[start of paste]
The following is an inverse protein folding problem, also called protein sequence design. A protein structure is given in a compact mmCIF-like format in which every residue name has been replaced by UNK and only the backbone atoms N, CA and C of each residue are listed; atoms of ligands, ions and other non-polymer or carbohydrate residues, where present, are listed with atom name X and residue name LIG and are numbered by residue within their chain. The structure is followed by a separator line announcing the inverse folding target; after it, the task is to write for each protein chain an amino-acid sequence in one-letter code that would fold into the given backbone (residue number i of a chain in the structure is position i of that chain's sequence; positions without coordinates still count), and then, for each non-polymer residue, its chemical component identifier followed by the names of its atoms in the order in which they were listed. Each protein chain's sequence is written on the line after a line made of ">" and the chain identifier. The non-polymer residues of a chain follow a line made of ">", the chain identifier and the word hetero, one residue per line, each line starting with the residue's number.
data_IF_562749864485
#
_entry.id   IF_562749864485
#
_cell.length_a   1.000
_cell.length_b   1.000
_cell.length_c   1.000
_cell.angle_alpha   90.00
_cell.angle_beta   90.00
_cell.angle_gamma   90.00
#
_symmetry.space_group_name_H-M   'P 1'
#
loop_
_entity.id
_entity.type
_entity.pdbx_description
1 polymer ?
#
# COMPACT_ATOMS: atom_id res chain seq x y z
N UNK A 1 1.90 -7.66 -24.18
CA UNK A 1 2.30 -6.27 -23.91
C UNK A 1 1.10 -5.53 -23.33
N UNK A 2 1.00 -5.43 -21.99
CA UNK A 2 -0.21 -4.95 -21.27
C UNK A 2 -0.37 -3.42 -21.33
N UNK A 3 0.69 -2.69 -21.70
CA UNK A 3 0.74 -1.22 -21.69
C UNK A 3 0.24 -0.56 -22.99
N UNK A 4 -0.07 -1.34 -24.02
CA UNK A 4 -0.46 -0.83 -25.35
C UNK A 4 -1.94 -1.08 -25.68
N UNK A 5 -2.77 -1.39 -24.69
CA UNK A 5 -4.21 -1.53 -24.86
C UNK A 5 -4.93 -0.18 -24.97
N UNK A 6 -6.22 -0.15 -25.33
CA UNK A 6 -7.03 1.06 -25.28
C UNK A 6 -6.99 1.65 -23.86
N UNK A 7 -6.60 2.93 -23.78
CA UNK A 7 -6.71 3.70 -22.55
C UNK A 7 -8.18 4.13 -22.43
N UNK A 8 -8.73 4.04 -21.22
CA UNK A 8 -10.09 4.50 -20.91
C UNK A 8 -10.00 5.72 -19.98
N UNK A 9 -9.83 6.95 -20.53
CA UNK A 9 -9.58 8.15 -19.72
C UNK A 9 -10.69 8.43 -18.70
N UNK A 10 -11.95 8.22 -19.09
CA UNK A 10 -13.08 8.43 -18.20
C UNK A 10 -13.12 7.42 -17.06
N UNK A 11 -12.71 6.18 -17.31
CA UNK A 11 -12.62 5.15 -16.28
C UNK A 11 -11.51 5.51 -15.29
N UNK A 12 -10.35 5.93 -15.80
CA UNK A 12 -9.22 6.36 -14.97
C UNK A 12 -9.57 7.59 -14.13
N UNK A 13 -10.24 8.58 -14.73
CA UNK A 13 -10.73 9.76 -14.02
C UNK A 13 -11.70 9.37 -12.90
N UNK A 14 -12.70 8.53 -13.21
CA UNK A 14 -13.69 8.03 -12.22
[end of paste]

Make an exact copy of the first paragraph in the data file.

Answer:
The following is an inverse protein folding problem, also called protein sequence design. A protein structure is given in a compact mmCIF-like format in which every residue name has been replaced by UNK and only the backbone atoms N, CA and C of each residue are listed; atoms of ligands, ions and other non-polymer or carbohydrate residues, where present, are listed with atom name X and residue name LIG and are numbered by residue within their chain. The structure is followed by a separator line announcing the inverse folding target; after it, the task is to write for each protein chain an amino-acid sequence in one-letter code that would fold into the given backbone (residue number i of a chain in the structure is position i of that chain's sequence; positions without coordinates still count), and then, for each non-polymer residue, its chemical component identifier followed by the names of its atoms in the order in which they were listed. Each protein chain's sequence is written on the line after a line made of ">" and the chain identifier. The non-polymer residues of a chain follow a line made of ">", the chain identifier and the word hetero, one residue per line, each line starting with the residue's number.